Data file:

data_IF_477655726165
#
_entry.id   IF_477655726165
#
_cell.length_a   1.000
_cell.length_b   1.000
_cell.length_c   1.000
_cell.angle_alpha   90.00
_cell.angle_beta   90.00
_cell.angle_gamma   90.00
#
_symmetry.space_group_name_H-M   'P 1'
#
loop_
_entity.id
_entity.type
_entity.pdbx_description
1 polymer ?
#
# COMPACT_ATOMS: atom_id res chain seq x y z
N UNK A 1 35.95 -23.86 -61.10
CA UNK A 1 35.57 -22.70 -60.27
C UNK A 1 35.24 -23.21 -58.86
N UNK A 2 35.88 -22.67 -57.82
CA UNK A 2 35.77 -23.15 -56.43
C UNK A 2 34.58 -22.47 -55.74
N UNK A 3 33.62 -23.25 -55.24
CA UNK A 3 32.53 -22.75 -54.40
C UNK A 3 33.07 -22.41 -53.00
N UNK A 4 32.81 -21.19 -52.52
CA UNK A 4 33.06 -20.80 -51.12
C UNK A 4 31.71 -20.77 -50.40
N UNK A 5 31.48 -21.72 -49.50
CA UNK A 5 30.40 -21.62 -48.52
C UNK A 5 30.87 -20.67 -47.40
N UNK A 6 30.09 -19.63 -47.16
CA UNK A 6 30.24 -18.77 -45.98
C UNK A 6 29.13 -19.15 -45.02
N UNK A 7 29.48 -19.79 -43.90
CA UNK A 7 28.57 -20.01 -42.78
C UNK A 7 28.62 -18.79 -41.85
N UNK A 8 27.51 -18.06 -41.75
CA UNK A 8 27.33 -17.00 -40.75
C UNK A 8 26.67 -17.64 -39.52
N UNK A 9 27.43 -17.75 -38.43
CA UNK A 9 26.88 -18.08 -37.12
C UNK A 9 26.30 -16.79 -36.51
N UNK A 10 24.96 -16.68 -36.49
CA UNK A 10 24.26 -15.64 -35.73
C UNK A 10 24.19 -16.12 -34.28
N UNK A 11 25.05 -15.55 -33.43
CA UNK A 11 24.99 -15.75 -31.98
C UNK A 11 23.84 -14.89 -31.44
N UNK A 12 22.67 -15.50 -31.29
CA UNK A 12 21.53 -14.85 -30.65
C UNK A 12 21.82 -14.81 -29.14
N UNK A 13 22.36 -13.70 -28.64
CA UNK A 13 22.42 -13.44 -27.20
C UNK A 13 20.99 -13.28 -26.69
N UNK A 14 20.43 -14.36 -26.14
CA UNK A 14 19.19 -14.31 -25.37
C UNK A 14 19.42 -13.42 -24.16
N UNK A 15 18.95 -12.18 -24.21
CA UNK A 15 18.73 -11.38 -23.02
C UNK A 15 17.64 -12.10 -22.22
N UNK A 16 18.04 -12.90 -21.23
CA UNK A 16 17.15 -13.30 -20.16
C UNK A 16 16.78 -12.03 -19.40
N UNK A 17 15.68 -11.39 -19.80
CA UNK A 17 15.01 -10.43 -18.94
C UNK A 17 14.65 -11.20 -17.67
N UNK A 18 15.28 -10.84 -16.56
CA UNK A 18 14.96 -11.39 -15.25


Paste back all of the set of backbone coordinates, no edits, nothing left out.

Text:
data_IF_477655726165
#
_entry.id   IF_477655726165
#
_cell.length_a   1.000
_cell.length_b   1.000
_cell.length_c   1.000
_cell.angle_alpha   90.00
_cell.angle_beta   90.00
_cell.angle_gamma   90.00
#
_symmetry.space_group_name_H-M   'P 1'
#
loop_
_entity.id
_entity.type
_entity.pdbx_description
1 polymer ?
#
# COMPACT_ATOMS: atom_id res chain seq x y z
N UNK A 1 35.95 -23.86 -61.10
CA UNK A 1 35.57 -22.70 -60.27
C UNK A 1 35.24 -23.21 -58.86
N UNK A 2 35.88 -22.67 -57.82
CA UNK A 2 35.77 -23.15 -56.43
C UNK A 2 34.58 -22.47 -55.74
N UNK A 3 33.62 -23.25 -55.24
CA UNK A 3 32.53 -22.75 -54.40
C UNK A 3 33.07 -22.41 -53.00
N UNK A 4 32.81 -21.19 -52.52
CA UNK A 4 33.06 -20.80 -51.12
C UNK A 4 31.71 -20.77 -50.40
N UNK A 5 31.48 -21.72 -49.50
CA UNK A 5 30.40 -21.62 -48.52
C UNK A 5 30.87 -20.67 -47.40
N UNK A 6 30.09 -19.63 -47.16
CA UNK A 6 30.24 -18.77 -45.98
C UNK A 6 29.13 -19.15 -45.02
N UNK A 7 29.48 -19.79 -43.90
CA UNK A 7 28.57 -20.01 -42.78
C UNK A 7 28.62 -18.79 -41.85
N UNK A 8 27.51 -18.06 -41.75
CA UNK A 8 27.33 -17.00 -40.75
C UNK A 8 26.67 -17.64 -39.52
N UNK A 9 27.43 -17.75 -38.43
CA UNK A 9 26.88 -18.08 -37.12
C UNK A 9 26.30 -16.79 -36.51
N UNK A 10 24.96 -16.68 -36.49
CA UNK A 10 24.26 -15.64 -35.73
C UNK A 10 24.19 -16.12 -34.28
N UNK A 11 25.05 -15.55 -33.43
CA UNK A 11 24.99 -15.75 -31.98
C UNK A 11 23.84 -14.89 -31.44
N UNK A 12 22.67 -15.50 -31.29
CA UNK A 12 21.53 -14.85 -30.65
C UNK A 12 21.82 -14.81 -29.14
N UNK A 13 22.36 -13.70 -28.64
CA UNK A 13 22.42 -13.44 -27.20
C UNK A 13 20.99 -13.28 -26.69
N UNK A 14 20.43 -14.36 -26.14
CA UNK A 14 19.19 -14.31 -25.37
C UNK A 14 19.42 -13.42 -24.16
N UNK A 15 18.95 -12.18 -24.21
CA UNK A 15 18.73 -11.38 -23.02
C UNK A 15 17.64 -12.10 -22.22
N UNK A 16 18.04 -12.90 -21.23
CA UNK A 16 17.15 -13.30 -20.16
C UNK A 16 16.78 -12.03 -19.40
N UNK A 17 15.68 -11.39 -19.80
CA UNK A 17 15.01 -10.43 -18.94
C UNK A 17 14.65 -11.20 -17.67
N UNK A 18 15.28 -10.84 -16.56
CA UNK A 18 14.96 -11.39 -15.25